A heterozygote of a deficiency line lacking 1 copy of DC0 improves ARM. Expressing PKA in the MBs restores normal memory to a DC0/+ mutant. (A) Total and cold shock-resistant 3-h memory are both increased by similar amounts in a Df(2L7/+ line, which lacks 1 copy of DC0, compared with wild type (P < 0.0001 as assayed by t test). n = 6. (B) Twenty-four-hour memory after massed training is also significantly increased in Df(2L7/+ flies (P = 0.0004 as assayed by t test). n = 14. (C) Expressing a DC0 transgene specifically in the MBs reverts the improved memory of DC0B3/+ back to the wild type. DC0B3/201y and DC0B3/c747 are a DC0B3/+ lines containing the specified MB drivers, 201y and c747, alone. DC0B3/+;PKAc/+ is a DC0B3/+ line containing a DC0 transgene in the absence of a driver, and DC0B3/201y;PKAc/+ and DC0B3/c747;PKAc/+ express the DC0 transgene under 201y and c747 control. One-way ANOVA demonstrates significant differences in 24-h memory caused by genotype in both experiments (P = 0.0045 and P = 0.0002). Bonferroni post hoc analyses show that there are no significant differences between DC0B3/+, DC0B3/201y, DC0B3/c747, and DC0B3/+;PKAc/+ lines (P > 0.05), whereas there are significant differences between DC0B3/+ and wild-type, DC0B3/201y;PKAc/+, and DC0B3/c747;PKAc/+ lines (P < 0.05). n ≥6. *, P < 0.05; ***, P < 0.001; N.S., not significant.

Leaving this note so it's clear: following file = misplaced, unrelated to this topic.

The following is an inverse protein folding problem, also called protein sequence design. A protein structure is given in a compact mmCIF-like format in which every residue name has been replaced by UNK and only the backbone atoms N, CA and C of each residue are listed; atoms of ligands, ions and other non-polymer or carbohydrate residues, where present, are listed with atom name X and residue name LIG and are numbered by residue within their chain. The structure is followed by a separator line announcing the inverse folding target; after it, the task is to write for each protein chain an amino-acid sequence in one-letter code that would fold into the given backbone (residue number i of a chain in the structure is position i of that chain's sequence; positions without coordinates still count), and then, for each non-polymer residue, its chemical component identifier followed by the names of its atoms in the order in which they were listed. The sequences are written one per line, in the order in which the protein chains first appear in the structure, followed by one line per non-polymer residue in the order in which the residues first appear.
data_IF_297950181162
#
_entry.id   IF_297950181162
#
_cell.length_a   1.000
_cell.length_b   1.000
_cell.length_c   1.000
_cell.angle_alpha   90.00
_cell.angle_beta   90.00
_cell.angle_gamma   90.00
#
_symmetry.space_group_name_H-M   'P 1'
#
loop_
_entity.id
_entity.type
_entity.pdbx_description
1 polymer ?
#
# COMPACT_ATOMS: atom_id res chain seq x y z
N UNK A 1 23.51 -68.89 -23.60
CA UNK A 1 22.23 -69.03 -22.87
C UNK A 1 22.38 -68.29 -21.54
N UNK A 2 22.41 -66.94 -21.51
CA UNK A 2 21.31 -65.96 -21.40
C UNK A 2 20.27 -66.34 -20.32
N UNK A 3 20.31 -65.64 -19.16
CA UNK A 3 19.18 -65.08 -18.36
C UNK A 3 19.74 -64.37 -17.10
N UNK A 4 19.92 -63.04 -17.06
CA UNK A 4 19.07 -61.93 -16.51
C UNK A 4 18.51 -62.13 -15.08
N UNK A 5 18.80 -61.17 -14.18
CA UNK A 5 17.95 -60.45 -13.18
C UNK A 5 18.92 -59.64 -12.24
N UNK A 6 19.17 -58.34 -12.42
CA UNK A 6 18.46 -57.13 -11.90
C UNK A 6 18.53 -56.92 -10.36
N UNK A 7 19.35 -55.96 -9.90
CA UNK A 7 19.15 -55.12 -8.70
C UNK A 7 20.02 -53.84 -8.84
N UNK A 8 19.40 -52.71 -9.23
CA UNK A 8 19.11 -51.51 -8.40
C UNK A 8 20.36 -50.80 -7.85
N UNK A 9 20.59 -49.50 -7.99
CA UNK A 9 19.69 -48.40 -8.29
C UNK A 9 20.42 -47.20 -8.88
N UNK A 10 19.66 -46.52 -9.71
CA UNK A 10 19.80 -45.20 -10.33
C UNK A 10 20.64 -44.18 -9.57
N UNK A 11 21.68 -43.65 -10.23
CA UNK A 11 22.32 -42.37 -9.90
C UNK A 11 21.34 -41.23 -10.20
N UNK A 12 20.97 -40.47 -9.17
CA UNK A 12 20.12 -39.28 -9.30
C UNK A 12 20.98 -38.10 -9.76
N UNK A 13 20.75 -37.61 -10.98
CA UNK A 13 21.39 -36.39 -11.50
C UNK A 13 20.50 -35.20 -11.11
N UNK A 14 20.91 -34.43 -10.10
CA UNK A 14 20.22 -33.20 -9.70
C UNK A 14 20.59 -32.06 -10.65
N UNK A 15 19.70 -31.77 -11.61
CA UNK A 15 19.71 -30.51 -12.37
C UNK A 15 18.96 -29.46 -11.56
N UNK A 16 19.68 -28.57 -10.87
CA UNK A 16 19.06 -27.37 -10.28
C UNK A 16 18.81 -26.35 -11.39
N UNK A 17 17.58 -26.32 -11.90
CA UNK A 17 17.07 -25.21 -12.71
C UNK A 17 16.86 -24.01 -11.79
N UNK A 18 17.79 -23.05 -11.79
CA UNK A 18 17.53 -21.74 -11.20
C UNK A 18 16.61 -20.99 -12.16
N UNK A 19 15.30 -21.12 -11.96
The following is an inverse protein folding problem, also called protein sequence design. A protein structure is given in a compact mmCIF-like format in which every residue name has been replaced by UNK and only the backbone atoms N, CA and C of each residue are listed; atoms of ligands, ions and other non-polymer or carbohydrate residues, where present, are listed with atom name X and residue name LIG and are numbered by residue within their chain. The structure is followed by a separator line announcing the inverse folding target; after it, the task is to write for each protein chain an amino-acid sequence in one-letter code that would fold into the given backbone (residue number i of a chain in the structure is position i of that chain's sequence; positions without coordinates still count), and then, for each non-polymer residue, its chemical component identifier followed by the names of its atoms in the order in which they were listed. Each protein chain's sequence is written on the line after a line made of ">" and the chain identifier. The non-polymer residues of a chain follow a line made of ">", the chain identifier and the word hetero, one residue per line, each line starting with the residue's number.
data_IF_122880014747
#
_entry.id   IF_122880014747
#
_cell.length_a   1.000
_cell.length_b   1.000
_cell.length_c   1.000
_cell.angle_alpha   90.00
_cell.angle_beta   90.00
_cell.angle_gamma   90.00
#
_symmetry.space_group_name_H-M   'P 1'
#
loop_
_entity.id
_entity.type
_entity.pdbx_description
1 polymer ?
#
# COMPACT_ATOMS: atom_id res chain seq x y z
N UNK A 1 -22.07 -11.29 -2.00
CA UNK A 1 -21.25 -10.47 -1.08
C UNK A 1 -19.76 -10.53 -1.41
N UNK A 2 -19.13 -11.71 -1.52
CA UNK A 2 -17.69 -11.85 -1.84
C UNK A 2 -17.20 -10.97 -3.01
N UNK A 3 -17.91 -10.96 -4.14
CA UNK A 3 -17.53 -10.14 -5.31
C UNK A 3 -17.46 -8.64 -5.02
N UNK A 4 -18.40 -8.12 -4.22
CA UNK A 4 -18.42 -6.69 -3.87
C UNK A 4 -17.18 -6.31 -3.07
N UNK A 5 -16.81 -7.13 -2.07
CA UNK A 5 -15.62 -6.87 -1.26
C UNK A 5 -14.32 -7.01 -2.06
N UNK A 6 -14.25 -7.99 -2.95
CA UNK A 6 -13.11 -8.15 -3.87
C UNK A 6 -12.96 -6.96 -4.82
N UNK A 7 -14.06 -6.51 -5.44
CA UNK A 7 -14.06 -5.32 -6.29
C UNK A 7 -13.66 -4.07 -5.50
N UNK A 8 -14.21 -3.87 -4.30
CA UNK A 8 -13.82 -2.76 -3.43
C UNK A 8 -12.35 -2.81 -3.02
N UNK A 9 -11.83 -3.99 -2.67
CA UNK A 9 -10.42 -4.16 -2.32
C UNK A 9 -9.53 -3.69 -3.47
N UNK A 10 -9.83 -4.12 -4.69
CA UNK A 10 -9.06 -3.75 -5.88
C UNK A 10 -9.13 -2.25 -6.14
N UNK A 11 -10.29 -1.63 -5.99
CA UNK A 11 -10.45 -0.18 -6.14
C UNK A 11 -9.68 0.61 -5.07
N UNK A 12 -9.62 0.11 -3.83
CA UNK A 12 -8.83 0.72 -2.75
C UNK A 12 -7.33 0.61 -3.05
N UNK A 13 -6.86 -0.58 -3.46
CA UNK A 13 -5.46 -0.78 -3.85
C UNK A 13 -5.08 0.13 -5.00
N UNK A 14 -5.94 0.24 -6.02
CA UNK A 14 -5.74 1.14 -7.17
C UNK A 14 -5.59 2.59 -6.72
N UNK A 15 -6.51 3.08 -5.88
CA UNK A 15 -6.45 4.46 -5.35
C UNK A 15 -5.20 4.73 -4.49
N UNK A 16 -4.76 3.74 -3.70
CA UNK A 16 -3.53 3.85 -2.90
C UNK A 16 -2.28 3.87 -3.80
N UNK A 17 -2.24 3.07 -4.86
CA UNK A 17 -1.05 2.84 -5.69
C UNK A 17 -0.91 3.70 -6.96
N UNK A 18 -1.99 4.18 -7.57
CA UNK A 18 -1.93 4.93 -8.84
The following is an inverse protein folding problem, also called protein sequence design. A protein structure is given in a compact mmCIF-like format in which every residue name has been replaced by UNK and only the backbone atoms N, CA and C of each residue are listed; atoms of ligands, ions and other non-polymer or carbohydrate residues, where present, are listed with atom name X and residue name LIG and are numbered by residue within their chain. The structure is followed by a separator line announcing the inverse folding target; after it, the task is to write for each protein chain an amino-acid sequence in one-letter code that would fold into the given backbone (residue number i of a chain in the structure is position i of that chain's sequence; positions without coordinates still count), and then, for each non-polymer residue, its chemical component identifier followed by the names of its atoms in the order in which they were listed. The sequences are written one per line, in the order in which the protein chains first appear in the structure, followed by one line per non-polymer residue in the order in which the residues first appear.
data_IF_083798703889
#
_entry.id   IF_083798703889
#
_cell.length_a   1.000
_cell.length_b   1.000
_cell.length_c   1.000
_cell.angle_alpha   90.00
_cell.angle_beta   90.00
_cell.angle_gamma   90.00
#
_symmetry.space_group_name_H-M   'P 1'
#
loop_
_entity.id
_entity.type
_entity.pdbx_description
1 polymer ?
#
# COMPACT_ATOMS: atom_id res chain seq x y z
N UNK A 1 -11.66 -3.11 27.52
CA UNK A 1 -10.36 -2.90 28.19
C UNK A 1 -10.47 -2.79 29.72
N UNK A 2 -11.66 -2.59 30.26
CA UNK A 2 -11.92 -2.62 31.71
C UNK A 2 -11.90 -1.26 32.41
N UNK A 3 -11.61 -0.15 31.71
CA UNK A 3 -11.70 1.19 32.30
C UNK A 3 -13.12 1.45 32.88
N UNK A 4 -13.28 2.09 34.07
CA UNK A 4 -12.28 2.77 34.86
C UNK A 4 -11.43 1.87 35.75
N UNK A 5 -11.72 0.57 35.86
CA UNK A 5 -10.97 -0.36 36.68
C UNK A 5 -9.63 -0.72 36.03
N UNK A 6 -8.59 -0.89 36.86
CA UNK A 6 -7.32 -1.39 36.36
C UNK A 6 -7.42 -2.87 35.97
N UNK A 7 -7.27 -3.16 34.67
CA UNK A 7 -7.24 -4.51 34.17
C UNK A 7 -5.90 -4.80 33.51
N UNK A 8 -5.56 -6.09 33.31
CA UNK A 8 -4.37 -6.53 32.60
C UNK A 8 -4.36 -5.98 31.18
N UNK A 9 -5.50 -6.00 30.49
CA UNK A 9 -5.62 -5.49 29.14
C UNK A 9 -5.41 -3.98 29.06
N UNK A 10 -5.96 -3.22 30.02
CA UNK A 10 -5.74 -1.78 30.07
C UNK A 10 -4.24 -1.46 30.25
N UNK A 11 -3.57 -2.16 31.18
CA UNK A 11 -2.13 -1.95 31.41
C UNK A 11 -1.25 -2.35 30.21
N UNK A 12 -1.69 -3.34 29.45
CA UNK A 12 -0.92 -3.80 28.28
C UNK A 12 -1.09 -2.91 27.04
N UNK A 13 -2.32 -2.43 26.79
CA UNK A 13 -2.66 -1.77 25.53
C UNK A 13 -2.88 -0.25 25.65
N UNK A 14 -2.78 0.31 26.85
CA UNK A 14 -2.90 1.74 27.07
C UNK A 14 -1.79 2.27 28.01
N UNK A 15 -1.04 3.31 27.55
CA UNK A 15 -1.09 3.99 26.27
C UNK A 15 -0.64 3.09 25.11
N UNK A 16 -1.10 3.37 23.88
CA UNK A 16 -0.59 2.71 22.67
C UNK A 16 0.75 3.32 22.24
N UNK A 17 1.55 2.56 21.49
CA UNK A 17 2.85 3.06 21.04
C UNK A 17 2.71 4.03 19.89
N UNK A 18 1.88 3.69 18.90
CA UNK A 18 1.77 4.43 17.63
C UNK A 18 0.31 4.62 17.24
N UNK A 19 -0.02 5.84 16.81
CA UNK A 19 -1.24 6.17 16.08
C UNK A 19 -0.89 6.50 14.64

Fig. 5.
Fig. 5.
Expressing PKAc under 201y control does not (A) inhibit ARM in a wild-type background and (B) reduce LTM in a DC0B3/+ background. ARM was measured as 24-h memory after massed training, and LTM was measured as 4-day memory after spaced training. These results indicate that restoration of normal ARM in DC0B3/+ upon 201y-dependent PKAc expression results from complementation of the DC0B3/+ memory phenotype rather than nonspecific memory inhibition because of PKAc overexpression. In both A and B, no significant differences between genotypes were demonstrated when assayed by 1-way ANOVA (P = 0.8983 and P = 0.8516, respectively). n ≥8.